Transparency Report December 2022

Nothing to hide became a Tor exit relay operator this month, in addition to running only guard/middle relays before. This is a good time to start with monthly transparency reports and so here it is.

The metrics used in this report are rounded extrapolated snapshots of the final day of the month, to not give away too much specific information.

1 Requests & orders

We did not receive any official or unofficial requests or orders this month.

1.1 Law enforcement agencies (LEA)

LEA Requests Orders
n/a 0 0
Legal entity Requests
n/a 0

1.3 Natural persons

Natural person Requests
John Doe 0

2 Service report

2.1 Tor relays

Tor relays



12.8 Gb/s

Monthly traffic

4.150 TB

This month we added more physical servers to our infrastructure to accomodate for a whole bunch of new Tor exit relays. We expect bandwidth contribution to go up considerably in the near future, but for now the new Tor relays are still ramping-up.

Period # Guard # Exit Bandwidth Daily traffic Monthly traffic
November 2022 18 0 5.6 Gb/s 60 TB 1.800 TB
December 2022 34 18 12.8 Gb/s 138 TB 4.150 TB

Note that for these statistics both incoming and outgoing traffic are combined (just like Tor network’s metrics).

2.2 Tor DNS requests

Query response

870 per second

Daily queries

75 million

Monthly queries

2.2 billion

DNS requests on the Tor network are resolved by the Tor exit relays. This means that high capacity Tor exit relays can generate a lot of DNS queries. These queries are being resolved by multiple high capacity DNS resolvers.

This is the first month for our Tor exit relays so the qps rate and total amount of DNS queries are still pretty modest. We expect these numbers to rise considerable when the Tor exit relays have ramped-up. This means we need to work on a adequate DNS infrastructure in Q1 2023.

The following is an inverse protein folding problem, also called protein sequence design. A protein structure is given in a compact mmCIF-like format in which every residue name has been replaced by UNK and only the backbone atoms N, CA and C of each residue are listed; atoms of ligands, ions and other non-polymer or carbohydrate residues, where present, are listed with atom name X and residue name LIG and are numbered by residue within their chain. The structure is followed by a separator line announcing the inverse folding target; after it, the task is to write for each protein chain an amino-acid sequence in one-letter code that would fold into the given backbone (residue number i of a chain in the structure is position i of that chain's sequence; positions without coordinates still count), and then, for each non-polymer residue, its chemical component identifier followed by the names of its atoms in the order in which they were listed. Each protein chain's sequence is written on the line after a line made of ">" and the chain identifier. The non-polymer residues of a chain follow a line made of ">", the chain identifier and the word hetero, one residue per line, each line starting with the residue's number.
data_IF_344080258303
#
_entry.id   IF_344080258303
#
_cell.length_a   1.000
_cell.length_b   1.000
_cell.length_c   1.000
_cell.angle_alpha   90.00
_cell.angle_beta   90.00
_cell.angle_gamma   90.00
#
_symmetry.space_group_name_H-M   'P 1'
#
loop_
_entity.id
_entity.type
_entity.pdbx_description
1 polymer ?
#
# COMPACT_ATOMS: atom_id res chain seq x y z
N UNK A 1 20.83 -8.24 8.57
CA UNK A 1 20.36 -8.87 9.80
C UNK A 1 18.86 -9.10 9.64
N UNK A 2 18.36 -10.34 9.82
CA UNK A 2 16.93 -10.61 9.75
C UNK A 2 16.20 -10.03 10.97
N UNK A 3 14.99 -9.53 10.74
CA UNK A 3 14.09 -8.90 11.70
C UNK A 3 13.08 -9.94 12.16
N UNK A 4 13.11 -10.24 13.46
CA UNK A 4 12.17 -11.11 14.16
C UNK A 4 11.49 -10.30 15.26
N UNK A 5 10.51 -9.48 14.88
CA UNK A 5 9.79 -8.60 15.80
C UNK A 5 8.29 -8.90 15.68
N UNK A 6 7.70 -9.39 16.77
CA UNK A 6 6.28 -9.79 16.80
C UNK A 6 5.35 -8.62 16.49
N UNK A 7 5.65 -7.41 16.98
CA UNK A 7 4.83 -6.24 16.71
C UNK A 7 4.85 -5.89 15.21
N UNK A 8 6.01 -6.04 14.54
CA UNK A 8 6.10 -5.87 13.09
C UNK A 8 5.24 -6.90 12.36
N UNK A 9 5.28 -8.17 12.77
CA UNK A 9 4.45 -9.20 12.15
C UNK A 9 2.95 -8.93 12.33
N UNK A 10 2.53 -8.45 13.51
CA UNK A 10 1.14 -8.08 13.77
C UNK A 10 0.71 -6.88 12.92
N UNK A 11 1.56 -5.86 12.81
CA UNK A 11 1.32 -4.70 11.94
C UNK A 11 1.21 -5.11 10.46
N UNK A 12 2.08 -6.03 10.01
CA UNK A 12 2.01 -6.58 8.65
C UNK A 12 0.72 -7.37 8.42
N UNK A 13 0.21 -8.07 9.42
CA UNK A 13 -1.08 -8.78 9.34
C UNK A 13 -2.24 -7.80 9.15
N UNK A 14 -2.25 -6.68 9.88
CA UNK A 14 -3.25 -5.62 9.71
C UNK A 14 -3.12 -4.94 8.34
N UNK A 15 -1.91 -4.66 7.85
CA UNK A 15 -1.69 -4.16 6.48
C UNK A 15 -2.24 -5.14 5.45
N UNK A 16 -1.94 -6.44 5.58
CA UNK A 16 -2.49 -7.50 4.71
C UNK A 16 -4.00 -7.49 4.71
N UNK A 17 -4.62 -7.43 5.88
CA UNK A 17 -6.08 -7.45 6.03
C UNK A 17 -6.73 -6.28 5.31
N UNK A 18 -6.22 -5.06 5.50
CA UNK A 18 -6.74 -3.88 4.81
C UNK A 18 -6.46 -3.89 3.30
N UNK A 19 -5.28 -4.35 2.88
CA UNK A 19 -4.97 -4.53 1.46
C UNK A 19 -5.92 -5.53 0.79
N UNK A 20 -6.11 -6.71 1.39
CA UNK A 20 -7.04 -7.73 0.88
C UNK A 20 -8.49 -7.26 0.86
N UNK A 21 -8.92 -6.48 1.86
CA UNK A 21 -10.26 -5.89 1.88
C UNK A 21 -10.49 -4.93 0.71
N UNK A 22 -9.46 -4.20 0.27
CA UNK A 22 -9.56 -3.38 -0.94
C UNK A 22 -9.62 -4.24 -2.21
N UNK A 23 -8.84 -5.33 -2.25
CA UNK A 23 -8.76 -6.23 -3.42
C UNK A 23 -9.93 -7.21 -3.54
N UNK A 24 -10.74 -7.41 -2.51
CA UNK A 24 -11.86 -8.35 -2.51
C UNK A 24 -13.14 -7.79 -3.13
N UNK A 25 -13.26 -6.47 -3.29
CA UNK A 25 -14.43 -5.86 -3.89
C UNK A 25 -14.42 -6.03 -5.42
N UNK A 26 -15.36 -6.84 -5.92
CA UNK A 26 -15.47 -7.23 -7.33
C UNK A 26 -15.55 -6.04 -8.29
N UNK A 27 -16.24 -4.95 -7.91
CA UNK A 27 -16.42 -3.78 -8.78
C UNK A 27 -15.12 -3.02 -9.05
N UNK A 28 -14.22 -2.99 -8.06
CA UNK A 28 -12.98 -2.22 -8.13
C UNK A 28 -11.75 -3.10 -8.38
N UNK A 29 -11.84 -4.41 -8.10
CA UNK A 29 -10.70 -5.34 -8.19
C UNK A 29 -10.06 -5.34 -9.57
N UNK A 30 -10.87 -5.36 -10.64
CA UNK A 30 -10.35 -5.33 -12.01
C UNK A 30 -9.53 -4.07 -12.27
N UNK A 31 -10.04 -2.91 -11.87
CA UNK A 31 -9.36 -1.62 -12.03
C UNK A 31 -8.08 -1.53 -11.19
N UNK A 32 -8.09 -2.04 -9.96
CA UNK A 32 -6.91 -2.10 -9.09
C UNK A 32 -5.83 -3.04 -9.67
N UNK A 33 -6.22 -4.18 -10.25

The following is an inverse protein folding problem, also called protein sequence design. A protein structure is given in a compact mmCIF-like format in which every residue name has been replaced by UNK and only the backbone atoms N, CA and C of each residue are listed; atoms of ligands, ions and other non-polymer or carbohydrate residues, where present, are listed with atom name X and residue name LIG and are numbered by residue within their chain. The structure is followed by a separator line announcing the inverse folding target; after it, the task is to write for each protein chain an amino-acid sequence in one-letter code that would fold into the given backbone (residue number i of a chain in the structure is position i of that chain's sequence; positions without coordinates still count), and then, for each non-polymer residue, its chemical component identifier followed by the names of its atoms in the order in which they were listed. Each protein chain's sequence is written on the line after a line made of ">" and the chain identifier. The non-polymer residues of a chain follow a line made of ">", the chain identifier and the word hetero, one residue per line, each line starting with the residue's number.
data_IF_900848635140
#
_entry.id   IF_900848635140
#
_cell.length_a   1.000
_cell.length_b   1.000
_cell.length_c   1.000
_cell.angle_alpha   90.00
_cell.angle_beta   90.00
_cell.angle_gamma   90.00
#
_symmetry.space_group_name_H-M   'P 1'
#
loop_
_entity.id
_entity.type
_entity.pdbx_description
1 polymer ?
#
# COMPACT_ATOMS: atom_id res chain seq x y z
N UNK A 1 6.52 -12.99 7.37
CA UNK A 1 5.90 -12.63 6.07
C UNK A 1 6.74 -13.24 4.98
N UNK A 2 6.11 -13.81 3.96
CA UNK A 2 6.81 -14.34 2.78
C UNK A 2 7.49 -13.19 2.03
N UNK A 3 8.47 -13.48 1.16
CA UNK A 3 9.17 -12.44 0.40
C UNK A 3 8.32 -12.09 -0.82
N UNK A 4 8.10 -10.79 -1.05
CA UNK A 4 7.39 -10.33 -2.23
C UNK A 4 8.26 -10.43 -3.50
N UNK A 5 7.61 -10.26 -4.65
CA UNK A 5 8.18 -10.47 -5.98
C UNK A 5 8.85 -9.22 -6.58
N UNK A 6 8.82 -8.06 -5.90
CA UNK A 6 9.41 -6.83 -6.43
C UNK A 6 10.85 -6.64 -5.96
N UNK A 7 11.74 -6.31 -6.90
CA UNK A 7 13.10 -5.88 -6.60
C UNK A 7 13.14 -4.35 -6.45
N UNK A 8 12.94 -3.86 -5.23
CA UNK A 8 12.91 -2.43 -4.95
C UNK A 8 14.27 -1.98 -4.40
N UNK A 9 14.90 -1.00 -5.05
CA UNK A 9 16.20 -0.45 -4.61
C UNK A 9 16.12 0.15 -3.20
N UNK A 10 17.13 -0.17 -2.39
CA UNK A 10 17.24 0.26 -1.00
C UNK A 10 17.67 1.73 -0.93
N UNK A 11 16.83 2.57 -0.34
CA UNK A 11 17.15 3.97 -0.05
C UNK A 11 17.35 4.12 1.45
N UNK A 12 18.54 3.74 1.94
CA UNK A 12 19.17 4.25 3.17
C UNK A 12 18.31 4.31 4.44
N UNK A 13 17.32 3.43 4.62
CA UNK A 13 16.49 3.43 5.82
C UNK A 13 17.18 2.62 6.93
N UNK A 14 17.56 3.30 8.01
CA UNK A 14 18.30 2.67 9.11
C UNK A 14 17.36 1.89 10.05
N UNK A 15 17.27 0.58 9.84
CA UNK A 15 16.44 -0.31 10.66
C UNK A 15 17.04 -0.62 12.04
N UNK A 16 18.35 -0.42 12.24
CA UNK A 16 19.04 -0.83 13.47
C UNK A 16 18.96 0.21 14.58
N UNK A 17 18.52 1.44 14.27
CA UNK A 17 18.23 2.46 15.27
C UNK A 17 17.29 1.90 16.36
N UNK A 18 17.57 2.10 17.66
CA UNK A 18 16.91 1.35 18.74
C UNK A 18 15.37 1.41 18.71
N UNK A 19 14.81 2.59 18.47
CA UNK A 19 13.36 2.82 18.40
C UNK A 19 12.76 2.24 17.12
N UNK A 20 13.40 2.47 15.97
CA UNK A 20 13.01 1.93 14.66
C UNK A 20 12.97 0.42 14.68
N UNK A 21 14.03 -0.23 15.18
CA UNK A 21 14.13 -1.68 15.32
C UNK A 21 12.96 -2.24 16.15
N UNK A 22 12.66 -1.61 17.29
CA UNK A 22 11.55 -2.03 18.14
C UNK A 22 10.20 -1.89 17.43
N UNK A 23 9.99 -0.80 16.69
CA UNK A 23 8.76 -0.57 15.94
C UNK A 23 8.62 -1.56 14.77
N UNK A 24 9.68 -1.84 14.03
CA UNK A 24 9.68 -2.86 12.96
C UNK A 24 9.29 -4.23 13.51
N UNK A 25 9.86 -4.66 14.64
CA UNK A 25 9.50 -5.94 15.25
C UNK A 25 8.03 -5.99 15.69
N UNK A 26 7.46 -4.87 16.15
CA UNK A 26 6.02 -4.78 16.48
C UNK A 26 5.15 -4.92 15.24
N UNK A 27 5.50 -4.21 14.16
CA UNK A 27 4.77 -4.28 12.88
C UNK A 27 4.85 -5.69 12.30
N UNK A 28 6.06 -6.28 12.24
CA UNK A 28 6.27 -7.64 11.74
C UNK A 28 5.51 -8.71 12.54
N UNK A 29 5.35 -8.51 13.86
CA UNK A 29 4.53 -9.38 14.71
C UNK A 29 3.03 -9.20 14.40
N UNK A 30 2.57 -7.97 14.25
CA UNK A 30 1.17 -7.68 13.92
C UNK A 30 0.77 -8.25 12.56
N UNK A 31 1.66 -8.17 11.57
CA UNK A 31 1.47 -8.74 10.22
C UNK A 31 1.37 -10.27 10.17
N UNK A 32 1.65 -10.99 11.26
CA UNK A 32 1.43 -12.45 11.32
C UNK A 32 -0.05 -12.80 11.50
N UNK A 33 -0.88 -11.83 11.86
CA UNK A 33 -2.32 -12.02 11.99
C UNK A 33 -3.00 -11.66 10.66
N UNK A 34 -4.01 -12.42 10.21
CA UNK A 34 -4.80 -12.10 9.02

Period Query rate Daily queries Monthly queries
November 2022 0 0 0
December 2022 870 75.000.000 2.300.000.000

Do note that we don’t log the contents of DNS queries.

2.3 Tor diversity

One of our major goals is to break the GNU/Linux monoculture currently present on the Tor network. Monocultures in nature are dangerous, as vulnerabilities are held in common across a broad spectrum. In a globally used anonymity network, monocultures can be disastrous.

We make the Tor network stronger by running all our relays on FreeBSD. Here we report on our ongoing effort to increase operating system diversity on the Tor network.

Period NTH Guard BSD Guard GNU Guard NTH Exit BSD Exit GNU Exit
November 2022 0.11% 6.1% 93.9% 0.0% 0.9% 99.1%
December 2022 0.12% 6.2% 93.8% 4.46% 6.0% 94.0%

In december the BSD Consensus Weight share of exit relay traffic sextupled. This sadly isn’t as impressive as it sounds though, considering the bleak starting point. It’s a nice start though and we will continue our efforts in 2023.

High capacity guard relays on the other hand are more difficult to run than ever before. The ongoing DDoS attacks make it difficult to get and maintain guard status, so this month we sadly didn’t contribute to a increase in BSD Consensus Weight share of guard relays. In 2023 we will try to implement effective DDoS countermeasures.

2.4 DDoS attacks

This month five big DDoS attacks with a combined duration of ~11 days were endured on our guard/middle relays. The newly installed server was able to withstand the attacks significantly better than the previously used hardware. This resulted in ‘only’ a reduction to our bandwidth contribution to the Tor network of almost 3 Gb/s, instead of the frequent crashes and kernel panics we had to deal with before.

The goal still seems to prevent the middle relays from becoming guard relays, which proves to be successful for now. In 2023 we will look in to countermeasures to thwart the adversaries’ efforts more effectively.